Disabled Individuals May Now Create Their Own Special Needs Trusts

Todd Bartimole

Until last December, a person who wanted to create a special needs trust with their own funds couldn’t set it up themselves.  Instead they had to have the trust created by a parent, grandparent, guardian, or court. Too often with disabled adults, a parent or grandparent were not available, and court action would have to be instituted to create the trust.

Special Needs Trust Fairness Act

The federal “Special Needs Trust Fairness Act,” enacted December 13th 2016, amended the law to allow the individual themselves to create such a trust. Now a disabled beneficiary may create a self-settled special needs trust to hold their own assets, and prevent them from being counted by Medicaid or several other public benefits programs.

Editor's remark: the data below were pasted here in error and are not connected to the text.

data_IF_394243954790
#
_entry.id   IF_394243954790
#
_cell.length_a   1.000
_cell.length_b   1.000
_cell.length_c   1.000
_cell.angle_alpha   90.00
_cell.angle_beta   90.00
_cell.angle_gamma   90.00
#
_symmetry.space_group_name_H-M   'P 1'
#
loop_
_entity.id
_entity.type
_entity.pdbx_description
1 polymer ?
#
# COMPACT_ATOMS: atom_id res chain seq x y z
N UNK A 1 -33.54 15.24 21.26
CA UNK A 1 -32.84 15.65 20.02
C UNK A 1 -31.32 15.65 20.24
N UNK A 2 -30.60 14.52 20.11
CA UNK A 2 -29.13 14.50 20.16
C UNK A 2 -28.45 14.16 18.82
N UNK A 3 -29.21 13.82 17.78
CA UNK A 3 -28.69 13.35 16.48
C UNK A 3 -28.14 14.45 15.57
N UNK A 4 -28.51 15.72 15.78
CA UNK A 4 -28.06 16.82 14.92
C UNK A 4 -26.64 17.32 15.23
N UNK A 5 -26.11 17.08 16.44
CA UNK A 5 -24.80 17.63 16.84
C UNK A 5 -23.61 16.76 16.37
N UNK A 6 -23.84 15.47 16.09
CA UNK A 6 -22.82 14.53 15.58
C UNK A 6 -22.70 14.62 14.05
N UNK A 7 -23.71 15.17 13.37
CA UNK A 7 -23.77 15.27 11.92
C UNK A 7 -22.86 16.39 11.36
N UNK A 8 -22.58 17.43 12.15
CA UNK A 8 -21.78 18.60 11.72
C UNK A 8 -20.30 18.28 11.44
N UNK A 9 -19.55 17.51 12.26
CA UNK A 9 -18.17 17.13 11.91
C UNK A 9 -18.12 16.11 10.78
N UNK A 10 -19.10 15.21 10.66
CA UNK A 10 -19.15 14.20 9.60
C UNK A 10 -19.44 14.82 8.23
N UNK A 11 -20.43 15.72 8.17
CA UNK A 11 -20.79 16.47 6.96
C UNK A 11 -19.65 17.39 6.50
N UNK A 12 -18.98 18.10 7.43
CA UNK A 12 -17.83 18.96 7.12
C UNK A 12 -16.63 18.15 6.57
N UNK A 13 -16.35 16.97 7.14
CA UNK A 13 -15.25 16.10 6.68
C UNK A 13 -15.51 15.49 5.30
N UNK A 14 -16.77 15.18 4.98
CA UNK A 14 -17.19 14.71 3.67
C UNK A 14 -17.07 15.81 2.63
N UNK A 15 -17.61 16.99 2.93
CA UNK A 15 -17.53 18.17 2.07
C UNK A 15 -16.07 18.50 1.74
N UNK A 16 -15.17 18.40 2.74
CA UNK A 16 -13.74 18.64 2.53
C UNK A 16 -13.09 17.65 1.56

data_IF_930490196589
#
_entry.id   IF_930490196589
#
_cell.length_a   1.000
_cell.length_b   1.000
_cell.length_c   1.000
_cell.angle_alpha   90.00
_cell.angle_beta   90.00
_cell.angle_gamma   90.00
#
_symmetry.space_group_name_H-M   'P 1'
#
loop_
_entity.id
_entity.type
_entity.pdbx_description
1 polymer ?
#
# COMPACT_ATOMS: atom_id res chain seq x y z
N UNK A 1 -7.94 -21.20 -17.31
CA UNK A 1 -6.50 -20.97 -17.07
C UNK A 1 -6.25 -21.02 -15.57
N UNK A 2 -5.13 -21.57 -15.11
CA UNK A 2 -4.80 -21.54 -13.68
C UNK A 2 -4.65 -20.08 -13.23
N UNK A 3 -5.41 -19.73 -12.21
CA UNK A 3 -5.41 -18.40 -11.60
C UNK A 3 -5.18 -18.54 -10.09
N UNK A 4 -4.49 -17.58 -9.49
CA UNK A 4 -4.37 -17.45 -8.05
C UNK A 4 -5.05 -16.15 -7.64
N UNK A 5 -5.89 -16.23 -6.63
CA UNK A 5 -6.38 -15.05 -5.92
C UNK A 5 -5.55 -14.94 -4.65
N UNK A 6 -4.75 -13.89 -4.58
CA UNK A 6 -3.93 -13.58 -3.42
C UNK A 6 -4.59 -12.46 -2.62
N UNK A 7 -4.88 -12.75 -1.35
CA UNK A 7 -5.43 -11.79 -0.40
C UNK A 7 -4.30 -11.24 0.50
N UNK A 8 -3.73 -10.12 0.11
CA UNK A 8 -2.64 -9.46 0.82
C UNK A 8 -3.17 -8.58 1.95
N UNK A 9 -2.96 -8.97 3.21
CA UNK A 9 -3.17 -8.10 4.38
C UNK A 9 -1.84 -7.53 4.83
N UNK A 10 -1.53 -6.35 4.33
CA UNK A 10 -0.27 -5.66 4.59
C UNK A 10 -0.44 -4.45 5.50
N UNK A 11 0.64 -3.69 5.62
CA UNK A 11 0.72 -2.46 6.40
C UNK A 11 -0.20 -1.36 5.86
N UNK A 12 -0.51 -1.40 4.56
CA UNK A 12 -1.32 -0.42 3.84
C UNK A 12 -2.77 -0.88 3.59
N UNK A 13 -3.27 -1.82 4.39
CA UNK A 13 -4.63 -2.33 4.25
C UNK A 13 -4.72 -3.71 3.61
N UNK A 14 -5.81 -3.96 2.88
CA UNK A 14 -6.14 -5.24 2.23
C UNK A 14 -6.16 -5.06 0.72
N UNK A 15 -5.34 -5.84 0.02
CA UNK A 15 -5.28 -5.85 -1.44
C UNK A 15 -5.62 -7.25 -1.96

This trust is only available to those persons who are disabled and are under 65 years of age. Once a beneficiary reaches 65, no new assets can be placed in this type of trust, however all assets already in the trust continue to be protected. The trust must include a provision that the cost of Medicaid services actually paid on the individual’s behalf will be paid back to the State at the individual’s death.

Ohio has recently announced new regulations that brings Ohio into compliance with this law. The new law makes the creation of this type of asset protection trust easier for many clients.

If you have any questions regarding special needs trusts please contact Todd Bartimole, Cavitch shareholder and attorney practicing in the areas of Elder Law, Estate Planning and Disability and Special Needs Planning.

 

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